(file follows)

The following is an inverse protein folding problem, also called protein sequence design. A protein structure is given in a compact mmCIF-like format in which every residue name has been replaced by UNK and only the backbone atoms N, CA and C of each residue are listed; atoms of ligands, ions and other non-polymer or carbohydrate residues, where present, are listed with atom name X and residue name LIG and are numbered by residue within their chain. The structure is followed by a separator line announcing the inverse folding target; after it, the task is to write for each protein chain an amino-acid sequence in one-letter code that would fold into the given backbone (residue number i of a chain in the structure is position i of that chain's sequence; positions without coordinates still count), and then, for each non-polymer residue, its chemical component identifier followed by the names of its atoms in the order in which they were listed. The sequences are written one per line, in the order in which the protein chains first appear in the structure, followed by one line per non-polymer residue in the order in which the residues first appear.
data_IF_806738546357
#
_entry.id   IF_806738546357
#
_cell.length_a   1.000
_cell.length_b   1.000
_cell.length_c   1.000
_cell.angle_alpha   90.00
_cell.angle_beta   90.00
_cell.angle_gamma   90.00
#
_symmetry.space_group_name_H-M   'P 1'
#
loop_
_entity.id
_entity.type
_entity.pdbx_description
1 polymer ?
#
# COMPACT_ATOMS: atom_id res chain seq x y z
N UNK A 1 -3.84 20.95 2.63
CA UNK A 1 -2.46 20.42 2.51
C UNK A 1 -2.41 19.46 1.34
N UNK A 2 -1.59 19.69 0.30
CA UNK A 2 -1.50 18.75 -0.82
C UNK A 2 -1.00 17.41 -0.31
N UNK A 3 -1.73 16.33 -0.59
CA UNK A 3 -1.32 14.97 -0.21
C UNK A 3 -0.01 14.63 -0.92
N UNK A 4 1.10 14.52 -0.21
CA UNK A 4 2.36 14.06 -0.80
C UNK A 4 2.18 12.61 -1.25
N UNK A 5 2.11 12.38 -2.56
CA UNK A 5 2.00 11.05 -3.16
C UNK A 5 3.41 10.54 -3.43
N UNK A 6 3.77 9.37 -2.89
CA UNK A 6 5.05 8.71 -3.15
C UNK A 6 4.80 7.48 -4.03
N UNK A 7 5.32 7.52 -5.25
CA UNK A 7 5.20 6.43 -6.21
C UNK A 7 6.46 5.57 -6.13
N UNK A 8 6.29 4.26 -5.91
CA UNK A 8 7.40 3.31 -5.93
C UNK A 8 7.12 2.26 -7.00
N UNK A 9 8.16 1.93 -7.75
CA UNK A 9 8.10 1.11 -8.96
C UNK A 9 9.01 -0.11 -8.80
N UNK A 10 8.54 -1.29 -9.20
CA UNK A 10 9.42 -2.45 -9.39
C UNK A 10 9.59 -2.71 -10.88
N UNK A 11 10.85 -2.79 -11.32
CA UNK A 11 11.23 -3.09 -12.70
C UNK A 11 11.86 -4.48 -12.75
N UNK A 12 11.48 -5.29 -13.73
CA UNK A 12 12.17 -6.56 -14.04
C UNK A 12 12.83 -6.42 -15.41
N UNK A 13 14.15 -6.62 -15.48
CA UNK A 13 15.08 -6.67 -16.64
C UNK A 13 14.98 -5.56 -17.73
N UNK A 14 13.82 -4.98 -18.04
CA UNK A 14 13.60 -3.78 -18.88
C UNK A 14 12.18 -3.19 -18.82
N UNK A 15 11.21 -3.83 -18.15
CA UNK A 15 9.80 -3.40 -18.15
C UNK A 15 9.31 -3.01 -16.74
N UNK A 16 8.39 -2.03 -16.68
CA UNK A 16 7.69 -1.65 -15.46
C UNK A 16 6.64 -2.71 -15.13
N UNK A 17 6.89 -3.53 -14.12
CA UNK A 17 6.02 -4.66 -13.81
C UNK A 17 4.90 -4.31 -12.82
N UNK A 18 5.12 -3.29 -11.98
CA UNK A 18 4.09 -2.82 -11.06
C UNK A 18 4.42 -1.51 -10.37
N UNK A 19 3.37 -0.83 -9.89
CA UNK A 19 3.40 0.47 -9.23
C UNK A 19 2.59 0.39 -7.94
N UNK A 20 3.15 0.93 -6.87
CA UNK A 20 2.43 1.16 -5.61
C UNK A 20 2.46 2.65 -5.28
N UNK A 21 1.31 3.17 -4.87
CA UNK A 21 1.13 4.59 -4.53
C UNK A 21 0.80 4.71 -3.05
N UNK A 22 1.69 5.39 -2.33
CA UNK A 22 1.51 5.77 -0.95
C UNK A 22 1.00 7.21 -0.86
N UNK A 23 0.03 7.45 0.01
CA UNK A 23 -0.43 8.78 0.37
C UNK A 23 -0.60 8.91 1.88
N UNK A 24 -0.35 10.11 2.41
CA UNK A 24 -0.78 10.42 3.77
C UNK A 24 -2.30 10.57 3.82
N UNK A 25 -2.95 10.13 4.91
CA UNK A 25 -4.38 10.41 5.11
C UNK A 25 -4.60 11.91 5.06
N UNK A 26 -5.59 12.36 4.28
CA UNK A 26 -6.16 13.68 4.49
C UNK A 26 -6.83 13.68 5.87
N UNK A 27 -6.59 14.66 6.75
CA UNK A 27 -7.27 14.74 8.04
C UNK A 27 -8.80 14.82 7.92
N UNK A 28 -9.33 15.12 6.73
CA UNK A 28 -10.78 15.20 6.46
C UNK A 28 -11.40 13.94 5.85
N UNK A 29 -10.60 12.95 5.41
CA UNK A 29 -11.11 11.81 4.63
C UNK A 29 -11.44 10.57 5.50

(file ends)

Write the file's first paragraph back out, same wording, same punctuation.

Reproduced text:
The following is an inverse protein folding problem, also called protein sequence design. A protein structure is given in a compact mmCIF-like format in which every residue name has been replaced by UNK and only the backbone atoms N, CA and C of each residue are listed; atoms of ligands, ions and other non-polymer or carbohydrate residues, where present, are listed with atom name X and residue name LIG and are numbered by residue within their chain. The structure is followed by a separator line announcing the inverse folding target; after it, the task is to write for each protein chain an amino-acid sequence in one-letter code that would fold into the given backbone (residue number i of a chain in the structure is position i of that chain's sequence; positions without coordinates still count), and then, for each non-polymer residue, its chemical component identifier followed by the names of its atoms in the order in which they were listed. The sequences are written one per line, in the order in which the protein chains first appear in the structure, followed by one line per non-polymer residue in the order in which the residues first appear.